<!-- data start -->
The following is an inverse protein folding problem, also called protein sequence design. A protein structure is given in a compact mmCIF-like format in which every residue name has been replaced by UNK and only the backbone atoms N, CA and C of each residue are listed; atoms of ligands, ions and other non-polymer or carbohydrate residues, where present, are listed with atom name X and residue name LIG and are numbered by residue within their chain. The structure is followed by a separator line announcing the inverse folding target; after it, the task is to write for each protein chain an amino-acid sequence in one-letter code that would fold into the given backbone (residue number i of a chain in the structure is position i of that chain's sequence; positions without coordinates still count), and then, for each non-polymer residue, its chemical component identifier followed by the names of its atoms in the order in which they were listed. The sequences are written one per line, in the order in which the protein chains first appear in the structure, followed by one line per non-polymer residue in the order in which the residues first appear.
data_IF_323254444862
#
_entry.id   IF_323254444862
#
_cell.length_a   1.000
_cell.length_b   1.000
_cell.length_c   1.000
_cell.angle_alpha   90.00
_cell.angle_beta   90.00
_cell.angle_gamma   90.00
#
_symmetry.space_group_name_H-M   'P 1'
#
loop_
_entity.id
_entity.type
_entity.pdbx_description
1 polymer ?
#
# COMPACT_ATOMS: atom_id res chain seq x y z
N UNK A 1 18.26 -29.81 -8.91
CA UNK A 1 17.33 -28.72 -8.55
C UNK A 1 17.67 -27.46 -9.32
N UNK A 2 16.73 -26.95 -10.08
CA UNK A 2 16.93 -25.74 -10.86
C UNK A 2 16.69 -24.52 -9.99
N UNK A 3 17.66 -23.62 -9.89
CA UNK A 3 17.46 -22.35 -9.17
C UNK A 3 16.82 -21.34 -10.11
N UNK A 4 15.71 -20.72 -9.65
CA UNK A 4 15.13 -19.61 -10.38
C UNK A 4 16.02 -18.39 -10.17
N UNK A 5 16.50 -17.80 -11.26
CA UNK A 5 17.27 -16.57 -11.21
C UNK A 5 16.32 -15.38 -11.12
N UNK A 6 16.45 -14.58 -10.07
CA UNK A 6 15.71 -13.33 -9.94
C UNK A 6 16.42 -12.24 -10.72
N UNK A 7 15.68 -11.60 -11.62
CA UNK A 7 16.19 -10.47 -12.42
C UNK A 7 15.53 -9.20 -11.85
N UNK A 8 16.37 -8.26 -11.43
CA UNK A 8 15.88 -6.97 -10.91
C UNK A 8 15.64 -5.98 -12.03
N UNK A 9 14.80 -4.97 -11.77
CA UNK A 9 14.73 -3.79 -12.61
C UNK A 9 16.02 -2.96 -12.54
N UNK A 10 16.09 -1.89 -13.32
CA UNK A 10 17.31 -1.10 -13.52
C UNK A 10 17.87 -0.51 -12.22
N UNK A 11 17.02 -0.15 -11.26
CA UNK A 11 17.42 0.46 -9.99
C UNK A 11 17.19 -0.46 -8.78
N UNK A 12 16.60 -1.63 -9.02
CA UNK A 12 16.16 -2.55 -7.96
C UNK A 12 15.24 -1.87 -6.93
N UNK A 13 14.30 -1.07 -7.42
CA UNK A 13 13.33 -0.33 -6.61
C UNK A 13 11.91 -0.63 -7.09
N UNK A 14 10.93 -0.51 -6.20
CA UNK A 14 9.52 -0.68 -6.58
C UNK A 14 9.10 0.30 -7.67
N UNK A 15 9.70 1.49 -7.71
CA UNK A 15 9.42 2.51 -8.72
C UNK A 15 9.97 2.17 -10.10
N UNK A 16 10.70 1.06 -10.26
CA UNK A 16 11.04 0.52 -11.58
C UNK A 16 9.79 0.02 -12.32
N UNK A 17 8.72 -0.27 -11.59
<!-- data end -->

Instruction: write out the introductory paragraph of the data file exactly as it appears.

The following is an inverse protein folding problem, also called protein sequence design. A protein structure is given in a compact mmCIF-like format in which every residue name has been replaced by UNK and only the backbone atoms N, CA and C of each residue are listed; atoms of ligands, ions and other non-polymer or carbohydrate residues, where present, are listed with atom name X and residue name LIG and are numbered by residue within their chain. The structure is followed by a separator line announcing the inverse folding target; after it, the task is to write for each protein chain an amino-acid sequence in one-letter code that would fold into the given backbone (residue number i of a chain in the structure is position i of that chain's sequence; positions without coordinates still count), and then, for each non-polymer residue, its chemical component identifier followed by the names of its atoms in the order in which they were listed. The sequences are written one per line, in the order in which the protein chains first appear in the structure, followed by one line per non-polymer residue in the order in which the residues first appear.